Archive
2014
January
February
March
April
May
June
July
August
September
2013
January
February
March
April
May
June
July
August
September
October
November
December
2012
January
February
March
April
May
June
July
August
September
October
November
December
2011
January
February
March
April
May
June
July
August
September
October
November
December
2010
January
February
March
April
May
June
July
August
September
October
November
December
2009
January
February
March
April
May
June
July
August
September
October
November
December
2008
January
February
March
April
May
June
July
August
September
October
November
December
2007
January
February
March
April
May
June
July
August
September
October
November
December
2006
March
April
May
June
July
August
September
October
November
December
May. 23, 2013

This Dinosaur Is Made From Balloons, Not Bones

by Julie Leibach

Click to enlarge images
Your eyes aren’t deceiving you—the dinosaur in the image above is made entirely out of balloons. It’s an Acrocanthosaurus, to be exact, fashioned for the Virginia Museum of Natural History by Airigami, a company that specializes in a singular kind of balloon art. Measuring about 20 feet long, the sculpture is life-size—indeed, it mimics an intact Acrocanthosaurus skeleton cast housed at the museum.
 
To design the sculpture, Airigami founder Larry Moss and his partner, Kelly Cheatle, first researched images online. "We try to get as accurate as we can," says Moss. Access to the museum's paleontologists, as well as its Acrocanthosaurus bones, came in handy—though Moss confesses that, "In a way, I almost felt like cheating to have a skeleton to work off of." It took Moss, Cheatle, and four crewmembers three days to sculpt the dino, aided by members of the community, from kindergartners to adults. All told, the rubbery reptile probably consists of around 1,000 balloons, not including those in the surrounding scenery. (Moss sent SciFri the time-lapse video below, which features the construction, after he heard our show’s remote broadcast in Utah discussing fossil treasures.)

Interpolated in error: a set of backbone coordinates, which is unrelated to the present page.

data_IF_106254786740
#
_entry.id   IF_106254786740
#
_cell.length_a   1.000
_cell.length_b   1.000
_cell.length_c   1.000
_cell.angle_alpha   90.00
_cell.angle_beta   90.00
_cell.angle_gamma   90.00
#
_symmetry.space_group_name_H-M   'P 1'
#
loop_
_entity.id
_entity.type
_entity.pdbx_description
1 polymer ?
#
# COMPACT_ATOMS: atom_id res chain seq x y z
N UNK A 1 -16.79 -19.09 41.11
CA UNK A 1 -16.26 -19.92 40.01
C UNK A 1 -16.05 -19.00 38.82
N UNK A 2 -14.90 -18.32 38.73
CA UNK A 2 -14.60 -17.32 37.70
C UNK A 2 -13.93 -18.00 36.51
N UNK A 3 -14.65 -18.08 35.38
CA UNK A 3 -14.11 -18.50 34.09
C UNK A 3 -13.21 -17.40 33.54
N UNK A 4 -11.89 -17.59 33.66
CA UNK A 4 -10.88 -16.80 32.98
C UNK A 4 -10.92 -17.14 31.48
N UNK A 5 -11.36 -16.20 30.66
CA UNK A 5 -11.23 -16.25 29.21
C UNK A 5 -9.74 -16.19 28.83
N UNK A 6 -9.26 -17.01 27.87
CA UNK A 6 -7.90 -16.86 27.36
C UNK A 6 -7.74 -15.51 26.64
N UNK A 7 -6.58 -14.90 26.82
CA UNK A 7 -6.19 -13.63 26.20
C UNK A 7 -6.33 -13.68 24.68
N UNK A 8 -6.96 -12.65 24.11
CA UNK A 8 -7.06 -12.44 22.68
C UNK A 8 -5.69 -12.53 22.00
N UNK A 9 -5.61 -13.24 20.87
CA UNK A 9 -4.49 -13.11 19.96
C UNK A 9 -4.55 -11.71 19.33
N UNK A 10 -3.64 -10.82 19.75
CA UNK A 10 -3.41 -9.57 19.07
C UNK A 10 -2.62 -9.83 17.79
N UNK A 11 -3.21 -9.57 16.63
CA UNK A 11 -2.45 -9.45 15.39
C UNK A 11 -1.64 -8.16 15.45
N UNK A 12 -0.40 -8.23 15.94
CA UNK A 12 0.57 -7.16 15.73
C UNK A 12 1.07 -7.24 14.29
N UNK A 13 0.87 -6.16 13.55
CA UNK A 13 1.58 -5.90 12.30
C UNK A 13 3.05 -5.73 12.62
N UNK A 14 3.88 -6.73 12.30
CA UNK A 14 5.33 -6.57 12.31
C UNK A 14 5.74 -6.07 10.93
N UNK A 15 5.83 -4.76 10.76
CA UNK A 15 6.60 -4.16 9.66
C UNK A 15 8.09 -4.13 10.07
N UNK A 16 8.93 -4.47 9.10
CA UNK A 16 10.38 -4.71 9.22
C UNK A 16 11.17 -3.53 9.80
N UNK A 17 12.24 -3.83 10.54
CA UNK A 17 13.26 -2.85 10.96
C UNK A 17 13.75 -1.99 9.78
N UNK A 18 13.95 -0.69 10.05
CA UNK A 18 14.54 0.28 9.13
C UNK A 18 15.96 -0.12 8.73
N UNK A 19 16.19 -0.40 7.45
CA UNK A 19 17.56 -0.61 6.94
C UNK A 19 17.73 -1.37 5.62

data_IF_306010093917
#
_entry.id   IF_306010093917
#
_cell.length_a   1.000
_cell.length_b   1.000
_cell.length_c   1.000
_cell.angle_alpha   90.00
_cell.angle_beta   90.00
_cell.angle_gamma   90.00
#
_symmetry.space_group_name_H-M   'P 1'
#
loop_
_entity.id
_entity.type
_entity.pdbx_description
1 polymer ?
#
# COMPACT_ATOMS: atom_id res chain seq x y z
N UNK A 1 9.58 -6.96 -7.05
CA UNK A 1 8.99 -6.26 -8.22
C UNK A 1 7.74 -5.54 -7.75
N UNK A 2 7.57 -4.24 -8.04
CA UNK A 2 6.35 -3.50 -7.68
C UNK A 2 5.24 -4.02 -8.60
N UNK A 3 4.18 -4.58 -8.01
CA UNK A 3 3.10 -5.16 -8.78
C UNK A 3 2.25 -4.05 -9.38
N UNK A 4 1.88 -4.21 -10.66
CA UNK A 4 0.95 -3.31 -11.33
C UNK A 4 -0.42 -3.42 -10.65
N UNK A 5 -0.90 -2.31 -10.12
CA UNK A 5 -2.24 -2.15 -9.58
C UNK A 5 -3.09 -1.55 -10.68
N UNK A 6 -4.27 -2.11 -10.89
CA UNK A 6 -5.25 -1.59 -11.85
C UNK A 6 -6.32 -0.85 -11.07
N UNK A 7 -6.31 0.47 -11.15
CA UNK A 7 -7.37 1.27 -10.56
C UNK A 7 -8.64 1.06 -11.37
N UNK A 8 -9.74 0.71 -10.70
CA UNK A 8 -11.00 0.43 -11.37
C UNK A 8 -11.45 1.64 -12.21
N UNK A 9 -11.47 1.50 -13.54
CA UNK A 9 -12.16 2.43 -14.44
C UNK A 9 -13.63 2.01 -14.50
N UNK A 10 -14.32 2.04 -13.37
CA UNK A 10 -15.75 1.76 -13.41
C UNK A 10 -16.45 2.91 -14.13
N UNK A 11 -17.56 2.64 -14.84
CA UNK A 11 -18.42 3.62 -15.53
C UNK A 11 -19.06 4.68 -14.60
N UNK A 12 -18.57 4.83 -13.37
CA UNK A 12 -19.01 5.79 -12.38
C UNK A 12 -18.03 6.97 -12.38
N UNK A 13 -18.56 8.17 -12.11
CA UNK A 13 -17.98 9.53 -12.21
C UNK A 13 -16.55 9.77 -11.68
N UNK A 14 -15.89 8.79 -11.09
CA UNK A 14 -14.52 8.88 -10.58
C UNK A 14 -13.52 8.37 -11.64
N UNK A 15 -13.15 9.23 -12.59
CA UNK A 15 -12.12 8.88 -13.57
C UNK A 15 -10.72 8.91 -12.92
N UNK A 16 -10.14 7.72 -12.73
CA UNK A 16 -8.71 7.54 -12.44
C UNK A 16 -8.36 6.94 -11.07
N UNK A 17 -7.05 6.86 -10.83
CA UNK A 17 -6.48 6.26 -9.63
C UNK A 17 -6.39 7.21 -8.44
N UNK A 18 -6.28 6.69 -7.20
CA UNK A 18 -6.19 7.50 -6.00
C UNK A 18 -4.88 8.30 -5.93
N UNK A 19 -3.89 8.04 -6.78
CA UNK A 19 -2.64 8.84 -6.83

Moss first got hooked on balloon art 25 years ago. He had been moonlighting in Central Park as a magician, trying to earn money to pay for college. To attract a crowd, he set up balloons where he performed and eventually realized that the real magic show was in the latex itself. Airigami was born.
 
The sculptures are ephemeral art, lasting about a week as they steadily deflate. Designs run the gamut, from a Frida Kahlo bust, to nursery rhyme characters, to a giant sand castle, Moss’s current project. But he would love to breathe life—or, at least air—into more dinosaurs. “I may make my living as an artist," says Moss, "but I’m a science geek at heart."
 
RelateD Science Friday Link
About Julie Leibach

Julie is the managing editor of ScienceFriday.com. She is a huge fan of sleep and chocolate. Follow her @julieleibach.

The views expressed are those of the author and are not necessarily those of Science Friday.

Science Friday® is produced by the Science Friday Initiative, a 501(c)(3) nonprofit organization.

Science Friday® and SciFri® are registered service marks of Science Friday, Inc. Site design by Pentagram; engineering by Mediapolis.

 

topics